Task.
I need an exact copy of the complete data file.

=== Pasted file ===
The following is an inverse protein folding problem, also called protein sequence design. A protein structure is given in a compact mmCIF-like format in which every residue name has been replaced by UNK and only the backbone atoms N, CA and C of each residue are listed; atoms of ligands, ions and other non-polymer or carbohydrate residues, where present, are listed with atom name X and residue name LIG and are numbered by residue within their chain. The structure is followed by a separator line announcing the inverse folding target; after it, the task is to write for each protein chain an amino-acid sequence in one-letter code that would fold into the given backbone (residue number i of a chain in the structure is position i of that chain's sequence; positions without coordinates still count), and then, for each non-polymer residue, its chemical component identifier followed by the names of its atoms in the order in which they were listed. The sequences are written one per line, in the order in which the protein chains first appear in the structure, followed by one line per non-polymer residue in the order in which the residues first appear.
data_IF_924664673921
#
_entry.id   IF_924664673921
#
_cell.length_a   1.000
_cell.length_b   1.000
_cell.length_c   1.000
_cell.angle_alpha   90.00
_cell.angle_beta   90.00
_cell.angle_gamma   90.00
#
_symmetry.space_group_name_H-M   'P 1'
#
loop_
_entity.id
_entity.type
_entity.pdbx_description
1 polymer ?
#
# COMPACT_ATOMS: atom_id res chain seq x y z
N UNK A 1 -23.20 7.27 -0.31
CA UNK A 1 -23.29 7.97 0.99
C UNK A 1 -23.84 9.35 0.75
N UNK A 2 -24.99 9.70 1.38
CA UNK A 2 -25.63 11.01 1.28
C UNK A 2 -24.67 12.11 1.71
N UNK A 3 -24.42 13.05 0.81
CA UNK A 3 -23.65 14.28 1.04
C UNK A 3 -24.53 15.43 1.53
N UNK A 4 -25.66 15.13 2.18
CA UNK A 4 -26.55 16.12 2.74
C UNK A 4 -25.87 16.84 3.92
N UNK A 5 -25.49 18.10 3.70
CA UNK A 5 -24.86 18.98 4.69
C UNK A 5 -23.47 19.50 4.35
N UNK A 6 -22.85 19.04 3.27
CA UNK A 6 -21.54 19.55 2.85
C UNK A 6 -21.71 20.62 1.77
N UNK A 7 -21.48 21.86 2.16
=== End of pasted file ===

The following is an inverse protein folding problem, also called protein sequence design. A protein structure is given in a compact mmCIF-like format in which every residue name has been replaced by UNK and only the backbone atoms N, CA and C of each residue are listed; atoms of ligands, ions and other non-polymer or carbohydrate residues, where present, are listed with atom name X and residue name LIG and are numbered by residue within their chain. The structure is followed by a separator line announcing the inverse folding target; after it, the task is to write for each protein chain an amino-acid sequence in one-letter code that would fold into the given backbone (residue number i of a chain in the structure is position i of that chain's sequence; positions without coordinates still count), and then, for each non-polymer residue, its chemical component identifier followed by the names of its atoms in the order in which they were listed. The sequences are written one per line, in the order in which the protein chains first appear in the structure, followed by one line per non-polymer residue in the order in which the residues first appear.
data_IF_924664673921
#
_entry.id   IF_924664673921
#
_cell.length_a   1.000
_cell.length_b   1.000
_cell.length_c   1.000
_cell.angle_alpha   90.00
_cell.angle_beta   90.00
_cell.angle_gamma   90.00
#
_symmetry.space_group_name_H-M   'P 1'
#
loop_
_entity.id
_entity.type
_entity.pdbx_description
1 polymer ?
#
# COMPACT_ATOMS: atom_id res chain seq x y z
N UNK A 1 -23.20 7.27 -0.31
CA UNK A 1 -23.29 7.97 0.99
C UNK A 1 -23.84 9.35 0.75
N UNK A 2 -24.99 9.70 1.38
CA UNK A 2 -25.63 11.01 1.28
C UNK A 2 -24.67 12.11 1.71
N UNK A 3 -24.42 13.05 0.81
CA UNK A 3 -23.65 14.28 1.04
C UNK A 3 -24.53 15.43 1.53
N UNK A 4 -25.66 15.13 2.18
CA UNK A 4 -26.55 16.12 2.74
C UNK A 4 -25.87 16.84 3.92
N UNK A 5 -25.49 18.10 3.70
CA UNK A 5 -24.86 18.98 4.69
C UNK A 5 -23.47 19.50 4.35
N UNK A 6 -22.85 19.04 3.27
CA UNK A 6 -21.54 19.55 2.85
C UNK A 6 -21.71 20.62 1.77
N UNK A 7 -21.48 21.86 2.16